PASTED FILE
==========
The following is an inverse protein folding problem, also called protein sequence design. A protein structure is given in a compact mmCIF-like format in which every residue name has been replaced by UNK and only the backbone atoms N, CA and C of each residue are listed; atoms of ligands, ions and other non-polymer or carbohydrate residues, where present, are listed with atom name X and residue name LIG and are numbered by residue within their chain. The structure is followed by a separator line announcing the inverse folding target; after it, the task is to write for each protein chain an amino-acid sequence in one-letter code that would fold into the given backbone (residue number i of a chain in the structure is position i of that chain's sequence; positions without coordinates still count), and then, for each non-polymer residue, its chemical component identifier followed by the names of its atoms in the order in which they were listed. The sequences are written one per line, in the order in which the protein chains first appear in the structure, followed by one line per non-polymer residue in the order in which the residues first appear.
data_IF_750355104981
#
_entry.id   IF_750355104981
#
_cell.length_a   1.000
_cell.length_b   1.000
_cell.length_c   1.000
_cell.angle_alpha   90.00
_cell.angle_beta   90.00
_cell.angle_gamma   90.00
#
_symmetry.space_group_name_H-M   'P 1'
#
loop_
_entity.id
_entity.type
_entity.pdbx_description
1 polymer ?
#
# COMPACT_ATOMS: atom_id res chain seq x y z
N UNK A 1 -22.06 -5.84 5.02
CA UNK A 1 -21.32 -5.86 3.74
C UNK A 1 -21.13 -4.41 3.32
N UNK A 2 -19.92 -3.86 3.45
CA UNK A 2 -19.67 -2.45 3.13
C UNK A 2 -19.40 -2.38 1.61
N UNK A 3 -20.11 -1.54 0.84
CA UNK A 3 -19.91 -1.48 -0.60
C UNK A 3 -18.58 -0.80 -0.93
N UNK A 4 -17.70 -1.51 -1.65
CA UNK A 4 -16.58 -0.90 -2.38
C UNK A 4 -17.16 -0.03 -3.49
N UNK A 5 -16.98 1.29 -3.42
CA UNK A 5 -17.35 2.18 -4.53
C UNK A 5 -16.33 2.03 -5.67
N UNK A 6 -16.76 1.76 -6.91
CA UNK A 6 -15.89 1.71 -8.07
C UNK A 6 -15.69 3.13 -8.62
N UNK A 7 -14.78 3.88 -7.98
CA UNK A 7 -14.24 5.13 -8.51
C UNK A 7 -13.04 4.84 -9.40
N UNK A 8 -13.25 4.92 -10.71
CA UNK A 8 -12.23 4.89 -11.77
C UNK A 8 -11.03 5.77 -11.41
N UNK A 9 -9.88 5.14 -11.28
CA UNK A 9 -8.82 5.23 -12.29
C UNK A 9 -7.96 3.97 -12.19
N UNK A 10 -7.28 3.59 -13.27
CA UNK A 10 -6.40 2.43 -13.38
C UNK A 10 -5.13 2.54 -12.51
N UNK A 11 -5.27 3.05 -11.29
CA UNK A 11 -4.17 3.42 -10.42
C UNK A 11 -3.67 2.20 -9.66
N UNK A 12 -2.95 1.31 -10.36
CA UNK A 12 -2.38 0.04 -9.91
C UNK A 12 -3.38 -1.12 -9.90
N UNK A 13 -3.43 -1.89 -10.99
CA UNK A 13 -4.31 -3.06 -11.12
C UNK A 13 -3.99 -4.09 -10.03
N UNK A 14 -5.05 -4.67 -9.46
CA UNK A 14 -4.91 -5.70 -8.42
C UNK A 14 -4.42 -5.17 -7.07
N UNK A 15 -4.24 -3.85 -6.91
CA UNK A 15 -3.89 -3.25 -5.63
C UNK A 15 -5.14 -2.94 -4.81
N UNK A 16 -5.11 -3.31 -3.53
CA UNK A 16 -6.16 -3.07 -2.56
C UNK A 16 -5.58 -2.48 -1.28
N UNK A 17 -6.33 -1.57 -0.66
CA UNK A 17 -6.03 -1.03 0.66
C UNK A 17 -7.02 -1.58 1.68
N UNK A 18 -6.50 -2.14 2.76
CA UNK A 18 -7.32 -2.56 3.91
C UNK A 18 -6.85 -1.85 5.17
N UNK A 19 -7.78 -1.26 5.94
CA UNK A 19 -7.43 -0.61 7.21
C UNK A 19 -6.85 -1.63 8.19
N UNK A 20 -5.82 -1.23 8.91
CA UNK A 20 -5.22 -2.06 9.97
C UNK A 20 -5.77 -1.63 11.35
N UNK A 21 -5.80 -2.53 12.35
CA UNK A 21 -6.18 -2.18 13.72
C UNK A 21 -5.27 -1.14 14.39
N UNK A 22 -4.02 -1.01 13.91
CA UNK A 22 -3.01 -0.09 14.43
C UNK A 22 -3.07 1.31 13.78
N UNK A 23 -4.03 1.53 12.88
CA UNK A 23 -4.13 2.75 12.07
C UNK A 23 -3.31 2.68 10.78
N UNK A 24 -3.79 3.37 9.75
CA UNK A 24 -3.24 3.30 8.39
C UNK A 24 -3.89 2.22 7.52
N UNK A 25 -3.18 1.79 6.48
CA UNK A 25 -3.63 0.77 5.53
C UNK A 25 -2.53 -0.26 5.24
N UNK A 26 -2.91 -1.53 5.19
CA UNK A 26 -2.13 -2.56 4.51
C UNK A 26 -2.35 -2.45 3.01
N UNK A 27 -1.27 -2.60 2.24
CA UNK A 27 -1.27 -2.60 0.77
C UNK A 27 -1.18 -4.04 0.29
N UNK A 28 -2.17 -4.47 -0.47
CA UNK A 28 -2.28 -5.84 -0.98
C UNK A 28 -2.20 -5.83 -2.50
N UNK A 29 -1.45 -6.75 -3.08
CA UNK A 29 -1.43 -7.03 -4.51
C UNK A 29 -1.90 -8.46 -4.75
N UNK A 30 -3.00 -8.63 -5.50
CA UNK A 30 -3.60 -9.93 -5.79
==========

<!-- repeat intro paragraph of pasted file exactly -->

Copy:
The following is an inverse protein folding problem, also called protein sequence design. A protein structure is given in a compact mmCIF-like format in which every residue name has been replaced by UNK and only the backbone atoms N, CA and C of each residue are listed; atoms of ligands, ions and other non-polymer or carbohydrate residues, where present, are listed with atom name X and residue name LIG and are numbered by residue within their chain. The structure is followed by a separator line announcing the inverse folding target; after it, the task is to write for each protein chain an amino-acid sequence in one-letter code that would fold into the given backbone (residue number i of a chain in the structure is position i of that chain's sequence; positions without coordinates still count), and then, for each non-polymer residue, its chemical component identifier followed by the names of its atoms in the order in which they were listed. The sequences are written one per line, in the order in which the protein chains first appear in the structure, followed by one line per non-polymer residue in the order in which the residues first appear.